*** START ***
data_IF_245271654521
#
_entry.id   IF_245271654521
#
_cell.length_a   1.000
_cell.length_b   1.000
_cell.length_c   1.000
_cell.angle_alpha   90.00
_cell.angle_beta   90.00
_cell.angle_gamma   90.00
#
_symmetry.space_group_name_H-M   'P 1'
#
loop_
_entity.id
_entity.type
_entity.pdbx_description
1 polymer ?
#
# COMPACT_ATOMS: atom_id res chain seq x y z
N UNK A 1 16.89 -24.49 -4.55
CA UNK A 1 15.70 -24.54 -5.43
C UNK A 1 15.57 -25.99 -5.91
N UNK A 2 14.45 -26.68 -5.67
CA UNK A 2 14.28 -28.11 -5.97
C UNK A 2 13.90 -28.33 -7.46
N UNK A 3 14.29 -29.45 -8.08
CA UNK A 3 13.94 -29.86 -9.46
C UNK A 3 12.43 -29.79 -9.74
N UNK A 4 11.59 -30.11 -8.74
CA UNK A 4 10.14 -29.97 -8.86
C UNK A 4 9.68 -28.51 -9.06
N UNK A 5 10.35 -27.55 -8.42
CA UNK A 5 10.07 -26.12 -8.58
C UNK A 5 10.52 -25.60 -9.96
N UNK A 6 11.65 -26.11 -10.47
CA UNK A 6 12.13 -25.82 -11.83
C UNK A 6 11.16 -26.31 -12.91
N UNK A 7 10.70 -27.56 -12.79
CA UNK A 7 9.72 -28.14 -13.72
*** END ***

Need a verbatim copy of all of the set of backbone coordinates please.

data_IF_245271654521
#
_entry.id   IF_245271654521
#
_cell.length_a   1.000
_cell.length_b   1.000
_cell.length_c   1.000
_cell.angle_alpha   90.00
_cell.angle_beta   90.00
_cell.angle_gamma   90.00
#
_symmetry.space_group_name_H-M   'P 1'
#
loop_
_entity.id
_entity.type
_entity.pdbx_description
1 polymer ?
#
# COMPACT_ATOMS: atom_id res chain seq x y z
N UNK A 1 16.89 -24.49 -4.55
CA UNK A 1 15.70 -24.54 -5.43
C UNK A 1 15.57 -25.99 -5.91
N UNK A 2 14.45 -26.68 -5.67
CA UNK A 2 14.28 -28.11 -5.97
C UNK A 2 13.90 -28.33 -7.46
N UNK A 3 14.29 -29.45 -8.08
CA UNK A 3 13.94 -29.86 -9.46
C UNK A 3 12.43 -29.79 -9.74
N UNK A 4 11.59 -30.11 -8.74
CA UNK A 4 10.14 -29.97 -8.86
C UNK A 4 9.68 -28.51 -9.06
N UNK A 5 10.35 -27.55 -8.42
CA UNK A 5 10.07 -26.12 -8.58
C UNK A 5 10.52 -25.60 -9.96
N UNK A 6 11.65 -26.11 -10.47
CA UNK A 6 12.13 -25.82 -11.83
C UNK A 6 11.16 -26.31 -12.91
N UNK A 7 10.70 -27.56 -12.79
CA UNK A 7 9.72 -28.14 -13.72